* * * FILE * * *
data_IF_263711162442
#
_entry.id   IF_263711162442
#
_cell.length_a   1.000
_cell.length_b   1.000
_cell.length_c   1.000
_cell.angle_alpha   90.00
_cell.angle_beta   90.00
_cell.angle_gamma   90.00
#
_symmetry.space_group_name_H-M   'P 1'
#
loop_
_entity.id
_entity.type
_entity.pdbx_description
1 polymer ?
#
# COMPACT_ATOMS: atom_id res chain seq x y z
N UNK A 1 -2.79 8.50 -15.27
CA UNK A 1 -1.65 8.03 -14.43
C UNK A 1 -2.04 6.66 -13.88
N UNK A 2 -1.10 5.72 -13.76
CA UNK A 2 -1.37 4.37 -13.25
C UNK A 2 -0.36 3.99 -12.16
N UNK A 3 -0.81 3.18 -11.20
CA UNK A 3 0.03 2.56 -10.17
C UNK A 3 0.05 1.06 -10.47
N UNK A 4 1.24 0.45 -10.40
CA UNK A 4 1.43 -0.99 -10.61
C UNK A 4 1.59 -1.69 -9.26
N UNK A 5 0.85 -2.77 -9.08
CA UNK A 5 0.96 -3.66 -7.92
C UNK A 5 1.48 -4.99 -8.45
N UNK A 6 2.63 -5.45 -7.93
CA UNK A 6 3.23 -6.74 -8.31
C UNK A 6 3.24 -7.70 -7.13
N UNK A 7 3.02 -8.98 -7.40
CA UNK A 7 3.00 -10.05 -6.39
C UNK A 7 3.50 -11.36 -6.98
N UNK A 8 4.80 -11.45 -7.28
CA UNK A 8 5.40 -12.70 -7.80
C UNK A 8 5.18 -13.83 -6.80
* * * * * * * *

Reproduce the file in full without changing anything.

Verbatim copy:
data_IF_263711162442
#
_entry.id   IF_263711162442
#
_cell.length_a   1.000
_cell.length_b   1.000
_cell.length_c   1.000
_cell.angle_alpha   90.00
_cell.angle_beta   90.00
_cell.angle_gamma   90.00
#
_symmetry.space_group_name_H-M   'P 1'
#
loop_
_entity.id
_entity.type
_entity.pdbx_description
1 polymer ?
#
# COMPACT_ATOMS: atom_id res chain seq x y z
N UNK A 1 -2.79 8.50 -15.27
CA UNK A 1 -1.65 8.03 -14.43
C UNK A 1 -2.04 6.66 -13.88
N UNK A 2 -1.10 5.72 -13.76
CA UNK A 2 -1.37 4.37 -13.25
C UNK A 2 -0.36 3.99 -12.16
N UNK A 3 -0.81 3.18 -11.20
CA UNK A 3 0.03 2.56 -10.17
C UNK A 3 0.05 1.06 -10.47
N UNK A 4 1.24 0.45 -10.40
CA UNK A 4 1.43 -0.99 -10.61
C UNK A 4 1.59 -1.69 -9.26
N UNK A 5 0.85 -2.77 -9.08
CA UNK A 5 0.96 -3.66 -7.92
C UNK A 5 1.48 -4.99 -8.45
N UNK A 6 2.63 -5.45 -7.93
CA UNK A 6 3.23 -6.74 -8.31
C UNK A 6 3.24 -7.70 -7.13
N UNK A 7 3.02 -8.98 -7.40
CA UNK A 7 3.00 -10.05 -6.39
C UNK A 7 3.50 -11.36 -6.98
N UNK A 8 4.80 -11.45 -7.28
CA UNK A 8 5.40 -12.70 -7.80
C UNK A 8 5.18 -13.83 -6.80